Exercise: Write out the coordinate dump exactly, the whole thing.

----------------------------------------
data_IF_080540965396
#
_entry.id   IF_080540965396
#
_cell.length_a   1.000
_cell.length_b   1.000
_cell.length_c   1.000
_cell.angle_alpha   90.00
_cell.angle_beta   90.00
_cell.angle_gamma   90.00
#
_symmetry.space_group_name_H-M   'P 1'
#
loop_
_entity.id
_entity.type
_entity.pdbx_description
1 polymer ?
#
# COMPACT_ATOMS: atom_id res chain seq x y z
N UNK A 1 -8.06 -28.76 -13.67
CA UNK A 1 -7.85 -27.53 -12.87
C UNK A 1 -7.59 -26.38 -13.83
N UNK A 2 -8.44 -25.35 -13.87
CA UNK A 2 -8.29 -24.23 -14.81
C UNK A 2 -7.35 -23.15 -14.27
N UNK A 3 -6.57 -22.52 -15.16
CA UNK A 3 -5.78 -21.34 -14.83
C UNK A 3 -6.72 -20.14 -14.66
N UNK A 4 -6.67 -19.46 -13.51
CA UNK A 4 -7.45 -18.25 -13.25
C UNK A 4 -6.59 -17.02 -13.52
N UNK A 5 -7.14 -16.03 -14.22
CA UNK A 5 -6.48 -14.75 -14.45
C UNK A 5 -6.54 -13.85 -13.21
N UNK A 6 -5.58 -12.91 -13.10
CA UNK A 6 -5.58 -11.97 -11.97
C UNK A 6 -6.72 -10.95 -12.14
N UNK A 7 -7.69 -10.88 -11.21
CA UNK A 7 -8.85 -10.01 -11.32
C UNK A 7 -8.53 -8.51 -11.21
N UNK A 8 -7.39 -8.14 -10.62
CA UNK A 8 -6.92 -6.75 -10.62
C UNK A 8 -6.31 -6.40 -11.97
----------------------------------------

data_IF_080540965396
#
_entry.id   IF_080540965396
#
_cell.length_a   1.000
_cell.length_b   1.000
_cell.length_c   1.000
_cell.angle_alpha   90.00
_cell.angle_beta   90.00
_cell.angle_gamma   90.00
#
_symmetry.space_group_name_H-M   'P 1'
#
loop_
_entity.id
_entity.type
_entity.pdbx_description
1 polymer ?
#
# COMPACT_ATOMS: atom_id res chain seq x y z
N UNK A 1 -8.06 -28.76 -13.67
CA UNK A 1 -7.85 -27.53 -12.87
C UNK A 1 -7.59 -26.38 -13.83
N UNK A 2 -8.44 -25.35 -13.87
CA UNK A 2 -8.29 -24.23 -14.81
C UNK A 2 -7.35 -23.15 -14.27
N UNK A 3 -6.57 -22.52 -15.16
CA UNK A 3 -5.78 -21.34 -14.83
C UNK A 3 -6.72 -20.14 -14.66
N UNK A 4 -6.67 -19.46 -13.51
CA UNK A 4 -7.45 -18.25 -13.25
C UNK A 4 -6.59 -17.02 -13.52
N UNK A 5 -7.14 -16.03 -14.22
CA UNK A 5 -6.48 -14.75 -14.45
C UNK A 5 -6.54 -13.85 -13.21
N UNK A 6 -5.58 -12.91 -13.10
CA UNK A 6 -5.58 -11.97 -11.97
C UNK A 6 -6.72 -10.95 -12.14
N UNK A 7 -7.69 -10.88 -11.21
CA UNK A 7 -8.85 -10.01 -11.32
C UNK A 7 -8.53 -8.51 -11.21
N UNK A 8 -7.39 -8.14 -10.62
CA UNK A 8 -6.92 -6.75 -10.62
C UNK A 8 -6.31 -6.40 -11.97